Barry, I’d believe the defensive medicine argument if it weren’t for the fact that all of these tests done to protect their ass weren’t also profitable as hell. Doctors get paid not only on the basis of how many patients they see, but also on how many tests they order and surgeries they perform. That’s our free market system at work. Defensive medicine is profitable.
    Andrew, we Americans only distrust single payers if they withhold treatments that are physician recommended. I’ve seen little of that in the Medicare system, but even then the patient can pay outside of the system.

  13. I don’t think Canadians are demanding less. But the system there forces better utilization by doctors and government. There are limited resources determined by budgets so medical triage and good practice determines need (or attempts to) rather than financial triage used here. Patients don’t have to go through a government bureaucrat to approve treatment. It’s a constant fight, as all things are, to balance care with spending. We all know that people want the moon when they don’t pay the ticket, so what system seems better able to allocate scarce resources that benefit the most people while controling costs, I’ll take the Canadian system anytime.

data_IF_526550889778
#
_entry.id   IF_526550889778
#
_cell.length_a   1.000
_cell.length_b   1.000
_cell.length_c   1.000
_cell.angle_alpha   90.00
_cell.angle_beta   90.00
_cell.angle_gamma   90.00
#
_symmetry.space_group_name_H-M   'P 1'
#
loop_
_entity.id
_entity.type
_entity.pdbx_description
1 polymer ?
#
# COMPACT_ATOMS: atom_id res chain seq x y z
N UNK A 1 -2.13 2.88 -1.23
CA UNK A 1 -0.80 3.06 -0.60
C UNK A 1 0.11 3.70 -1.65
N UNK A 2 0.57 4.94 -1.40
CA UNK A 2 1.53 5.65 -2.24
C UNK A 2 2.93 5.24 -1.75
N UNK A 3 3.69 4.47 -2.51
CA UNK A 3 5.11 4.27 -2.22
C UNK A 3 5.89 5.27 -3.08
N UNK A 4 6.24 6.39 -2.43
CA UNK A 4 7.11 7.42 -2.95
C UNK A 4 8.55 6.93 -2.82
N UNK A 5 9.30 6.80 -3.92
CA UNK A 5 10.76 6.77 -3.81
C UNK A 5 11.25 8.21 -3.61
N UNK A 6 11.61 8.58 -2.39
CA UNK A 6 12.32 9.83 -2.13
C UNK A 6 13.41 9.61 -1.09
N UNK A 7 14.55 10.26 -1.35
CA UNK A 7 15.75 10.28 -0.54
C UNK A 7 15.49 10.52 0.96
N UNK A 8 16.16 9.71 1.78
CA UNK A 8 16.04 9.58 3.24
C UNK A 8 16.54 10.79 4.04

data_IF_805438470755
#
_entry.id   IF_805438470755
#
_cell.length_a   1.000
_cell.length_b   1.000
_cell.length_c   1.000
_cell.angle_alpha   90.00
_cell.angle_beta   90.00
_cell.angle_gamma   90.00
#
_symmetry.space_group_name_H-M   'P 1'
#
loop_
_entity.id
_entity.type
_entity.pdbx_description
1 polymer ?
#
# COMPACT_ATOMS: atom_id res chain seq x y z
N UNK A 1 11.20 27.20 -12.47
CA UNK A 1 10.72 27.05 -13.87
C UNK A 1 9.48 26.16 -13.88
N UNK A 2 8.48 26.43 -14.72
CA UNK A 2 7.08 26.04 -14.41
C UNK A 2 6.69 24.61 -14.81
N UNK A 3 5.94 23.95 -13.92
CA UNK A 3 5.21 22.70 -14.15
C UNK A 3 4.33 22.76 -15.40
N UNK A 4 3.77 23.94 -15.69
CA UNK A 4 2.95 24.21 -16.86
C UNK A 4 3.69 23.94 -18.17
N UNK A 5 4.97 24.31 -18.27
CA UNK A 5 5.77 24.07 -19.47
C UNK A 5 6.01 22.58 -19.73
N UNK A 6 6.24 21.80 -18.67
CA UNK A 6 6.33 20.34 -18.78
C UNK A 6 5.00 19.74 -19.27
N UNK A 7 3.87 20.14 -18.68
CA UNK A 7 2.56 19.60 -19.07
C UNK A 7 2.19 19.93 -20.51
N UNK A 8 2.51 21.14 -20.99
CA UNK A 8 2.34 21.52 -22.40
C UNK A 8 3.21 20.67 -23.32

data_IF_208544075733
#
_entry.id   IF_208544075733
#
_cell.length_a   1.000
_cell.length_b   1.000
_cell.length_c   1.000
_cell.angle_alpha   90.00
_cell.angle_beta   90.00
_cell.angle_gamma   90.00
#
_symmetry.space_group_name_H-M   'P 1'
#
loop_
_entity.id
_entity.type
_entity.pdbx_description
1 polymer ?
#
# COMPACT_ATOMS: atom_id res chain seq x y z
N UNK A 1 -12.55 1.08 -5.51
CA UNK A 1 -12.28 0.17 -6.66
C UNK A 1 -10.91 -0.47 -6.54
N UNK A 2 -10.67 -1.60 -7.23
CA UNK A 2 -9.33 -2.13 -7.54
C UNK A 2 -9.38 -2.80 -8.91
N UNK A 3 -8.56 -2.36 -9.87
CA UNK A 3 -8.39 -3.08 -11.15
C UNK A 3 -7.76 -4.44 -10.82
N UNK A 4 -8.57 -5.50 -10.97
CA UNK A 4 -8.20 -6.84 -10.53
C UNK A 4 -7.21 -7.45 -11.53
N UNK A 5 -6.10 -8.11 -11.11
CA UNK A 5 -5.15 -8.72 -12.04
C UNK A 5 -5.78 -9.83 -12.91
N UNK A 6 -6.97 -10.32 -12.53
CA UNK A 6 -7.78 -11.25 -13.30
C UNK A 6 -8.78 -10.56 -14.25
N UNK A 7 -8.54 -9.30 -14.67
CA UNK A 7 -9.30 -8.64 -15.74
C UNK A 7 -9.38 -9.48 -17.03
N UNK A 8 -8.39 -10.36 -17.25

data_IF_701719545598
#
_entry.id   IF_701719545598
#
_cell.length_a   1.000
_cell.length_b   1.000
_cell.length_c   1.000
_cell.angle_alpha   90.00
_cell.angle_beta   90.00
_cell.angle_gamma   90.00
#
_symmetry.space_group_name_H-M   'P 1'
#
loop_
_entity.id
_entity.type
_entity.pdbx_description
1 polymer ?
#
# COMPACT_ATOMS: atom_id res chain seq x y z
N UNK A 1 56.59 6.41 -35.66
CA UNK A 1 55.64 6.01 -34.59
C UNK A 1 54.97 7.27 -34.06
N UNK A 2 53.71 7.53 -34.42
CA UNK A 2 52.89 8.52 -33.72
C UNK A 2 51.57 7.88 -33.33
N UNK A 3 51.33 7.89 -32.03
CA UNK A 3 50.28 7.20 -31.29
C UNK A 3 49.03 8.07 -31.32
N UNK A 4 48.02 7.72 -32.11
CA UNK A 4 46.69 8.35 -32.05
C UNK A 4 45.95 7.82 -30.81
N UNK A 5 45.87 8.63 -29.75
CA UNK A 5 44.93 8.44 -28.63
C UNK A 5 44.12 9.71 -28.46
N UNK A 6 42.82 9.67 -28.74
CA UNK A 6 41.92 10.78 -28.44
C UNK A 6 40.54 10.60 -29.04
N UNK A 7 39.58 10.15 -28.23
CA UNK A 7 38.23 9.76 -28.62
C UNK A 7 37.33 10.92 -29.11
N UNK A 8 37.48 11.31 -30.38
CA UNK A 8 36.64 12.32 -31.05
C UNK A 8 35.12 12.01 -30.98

14. As one of those “insurance” people, in “utilization”-I have to say that what I see all day, every day is people driven by the their sense of entitlement to any and all things that are available. It’s not appropriate. It’s wasteful. Just because it’s available does not make it a requirement, nor does it make it any better than standard, less expensive, or even no treatment at all. Does anyone ever think about overuse in general? All things in moderation….antibiotic resistance ring a bell?